Eating disorders at Ramadan: One teenager's experience

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Amina Clayton

It is coming to the end of Ramadan, when Muslims fast between dawn and sunset for a month.

The 18-hour spiritual fasts are not easy and for some the month can be a difficult challenge, especially for people with eating disorders.

Amina Clayton, who is 19 and lives in Birmingham, is recovering from an eating disorder after having symptoms of both anorexia and bulimia.

She was diagnosed at the age of 16 when she was "hardly eating anything and became very obsessed with exercise".

Now Ramadan can bring back painful memories.

"The hardest thing about Ramadan is that it's all centred around food," she says.

"For me, the fast in the day is easier.

"It's at night that it's more difficult when families gather after 18 hours of fasting to break the fast," she adds.

'Like a binge'

Amina explains that the problem lay in the fact that she was eating at night and then very early the next morning.

"In a space of five or six hours, that's all your intake until your next fast begins so it feels like a binge," she says.

"Of course it's not a binge as your body needs that energy to fast the next day."

She says it is important that people with the condition realise that Muslims do not have to fast if they are unwell.

"Last year I didn't fast at all, and that was a difficult decision to come to because my faith is important to me," she recalls.

"To realise fasting might be detrimental to my recovery was the right decision though."

This year she has decided to fast on some days.


Image caption,
Sweets and dates are some of the foods people may eat to open their fast

Amina says there had been one particularly difficult evening with her family, when they had all started eating after breaking their fast.

"I was having a good time and hadn't really been paying any attention to what I'd been eating," she explains.

"And then when I realised, I felt a lot of the feelings I've felt surrounding food, and the guilt and shame of not being in control.

"I had to fight quite hard the urge to make myself sick," she points out.

Amina says confiding in her mum, as well as speaking to Muslim doctors about fasting during Ramadan, has helped her.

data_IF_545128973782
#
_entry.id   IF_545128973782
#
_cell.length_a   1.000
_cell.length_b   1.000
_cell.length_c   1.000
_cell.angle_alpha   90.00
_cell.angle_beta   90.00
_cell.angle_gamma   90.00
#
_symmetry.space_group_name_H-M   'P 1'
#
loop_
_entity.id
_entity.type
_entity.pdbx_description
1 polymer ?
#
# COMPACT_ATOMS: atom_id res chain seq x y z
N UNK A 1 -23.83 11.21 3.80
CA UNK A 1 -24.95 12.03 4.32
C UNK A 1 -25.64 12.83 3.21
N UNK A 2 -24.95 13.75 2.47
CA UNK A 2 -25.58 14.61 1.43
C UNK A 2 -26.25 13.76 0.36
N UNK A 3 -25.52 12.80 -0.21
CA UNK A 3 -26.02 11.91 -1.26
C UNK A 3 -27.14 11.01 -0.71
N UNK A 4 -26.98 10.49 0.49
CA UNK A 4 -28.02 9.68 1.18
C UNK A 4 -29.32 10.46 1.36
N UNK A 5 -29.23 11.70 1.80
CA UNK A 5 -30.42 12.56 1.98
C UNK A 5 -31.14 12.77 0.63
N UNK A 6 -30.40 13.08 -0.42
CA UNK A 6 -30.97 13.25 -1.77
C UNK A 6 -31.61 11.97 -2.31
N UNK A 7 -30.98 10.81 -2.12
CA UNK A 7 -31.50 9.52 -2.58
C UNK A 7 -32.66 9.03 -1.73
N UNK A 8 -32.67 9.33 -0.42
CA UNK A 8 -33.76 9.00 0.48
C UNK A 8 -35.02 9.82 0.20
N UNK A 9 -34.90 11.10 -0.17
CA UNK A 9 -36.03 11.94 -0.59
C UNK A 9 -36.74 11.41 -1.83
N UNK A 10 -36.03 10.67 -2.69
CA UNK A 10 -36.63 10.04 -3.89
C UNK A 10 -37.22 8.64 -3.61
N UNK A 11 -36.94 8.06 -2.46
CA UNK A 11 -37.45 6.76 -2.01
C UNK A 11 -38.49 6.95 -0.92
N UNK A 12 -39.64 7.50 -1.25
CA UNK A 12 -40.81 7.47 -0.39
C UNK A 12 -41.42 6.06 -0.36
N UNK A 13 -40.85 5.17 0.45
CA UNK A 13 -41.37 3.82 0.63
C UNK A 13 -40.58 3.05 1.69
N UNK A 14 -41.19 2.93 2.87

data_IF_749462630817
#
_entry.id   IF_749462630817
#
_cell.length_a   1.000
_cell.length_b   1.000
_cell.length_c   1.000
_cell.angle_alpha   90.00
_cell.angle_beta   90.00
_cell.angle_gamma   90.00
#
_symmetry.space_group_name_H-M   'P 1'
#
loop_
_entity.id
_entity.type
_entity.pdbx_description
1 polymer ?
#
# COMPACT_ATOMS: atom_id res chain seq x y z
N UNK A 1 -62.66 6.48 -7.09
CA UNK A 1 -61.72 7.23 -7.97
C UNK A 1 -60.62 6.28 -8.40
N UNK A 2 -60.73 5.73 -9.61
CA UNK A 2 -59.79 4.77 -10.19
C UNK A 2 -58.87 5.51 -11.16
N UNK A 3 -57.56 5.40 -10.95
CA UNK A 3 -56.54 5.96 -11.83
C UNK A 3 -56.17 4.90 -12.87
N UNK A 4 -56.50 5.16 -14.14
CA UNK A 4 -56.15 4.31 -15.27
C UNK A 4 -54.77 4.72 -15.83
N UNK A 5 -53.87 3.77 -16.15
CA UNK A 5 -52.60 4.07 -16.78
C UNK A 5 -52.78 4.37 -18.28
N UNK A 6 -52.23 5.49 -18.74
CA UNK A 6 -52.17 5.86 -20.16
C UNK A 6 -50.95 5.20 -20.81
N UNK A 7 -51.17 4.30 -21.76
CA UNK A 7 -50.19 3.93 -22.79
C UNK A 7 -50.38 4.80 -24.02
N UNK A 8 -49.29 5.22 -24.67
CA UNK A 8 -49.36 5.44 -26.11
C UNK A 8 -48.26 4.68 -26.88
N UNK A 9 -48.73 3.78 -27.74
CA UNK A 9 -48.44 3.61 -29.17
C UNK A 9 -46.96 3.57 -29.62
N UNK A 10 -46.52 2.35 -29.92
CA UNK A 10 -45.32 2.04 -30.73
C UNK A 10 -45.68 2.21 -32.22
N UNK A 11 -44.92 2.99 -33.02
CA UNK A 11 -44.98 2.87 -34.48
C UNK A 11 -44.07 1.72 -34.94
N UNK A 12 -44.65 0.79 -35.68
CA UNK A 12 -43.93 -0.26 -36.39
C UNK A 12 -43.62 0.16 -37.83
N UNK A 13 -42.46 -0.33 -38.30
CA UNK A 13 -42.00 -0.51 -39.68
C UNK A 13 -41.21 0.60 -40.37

Usman Mahmood, an imam from Birmingham Central Mosque, outlines that advice.

"Any sort of worship where health becomes an issue, that worship has to stop," he says.

"Instead of fasting, people can pay Fidyah where they pay over the month for a poor person to eat."

Eating disorders

Image source, Thinkstock
  • More than 725,000 men and women in the UK are affected by eating disorders.
  • Anorexia, bulimia and binge-eating disorders are the main conditions.
  • But 40-60% of cases don't fit into these categories.
  • Anorexia is associated with self-starvation, while bulimia involves binge-eating and self-induced vomiting.
  • Treatment can range from counselling to medication.
  • Statistics show that majority of people are able to recover.

Source: Beat

The eating disorder charity Beat says people have reported difficulties to them during Ramadan and other religious occasions.

"Food is central to a lot of religious festivals. So Christmas is another time where someone with an eating disorder may experience difficulty," says Lorna Garner from Beat.

"People with eating disorders fall into the category of people that are unwell so are exempt from fasting, [so] it sometimes helps people to seek religious guidance.

"Family members too could encourage a sufferer to look for other ways of observing Ramadan, perhaps giving to charity," Lorna adds.

'Social pressure'

Maha Khan, who was diagnosed with anorexia, has started the Islam and Eating Disorders blog to raise awareness in the Muslim community.

She told the BBC that she had been contacted by people with concerns during Ramadan.

"Fasting is a vital part of eating disorders, and there is added social pressure because people come together to eat in the evenings," she says.

"There is a lack of awareness in some Muslim families.

"I try to bring in the Koran to emphasise that when you need the medical treatment, you have to go to your doctor," she adds.

Amina reinforces that point. "Religion shouldn't stand in the way of recovery, it should aid it," she says.

"It took me a while to realise that not fasting last year doesn't make me a bad person, it makes me a good one. I made a choice to look after my body and mind."

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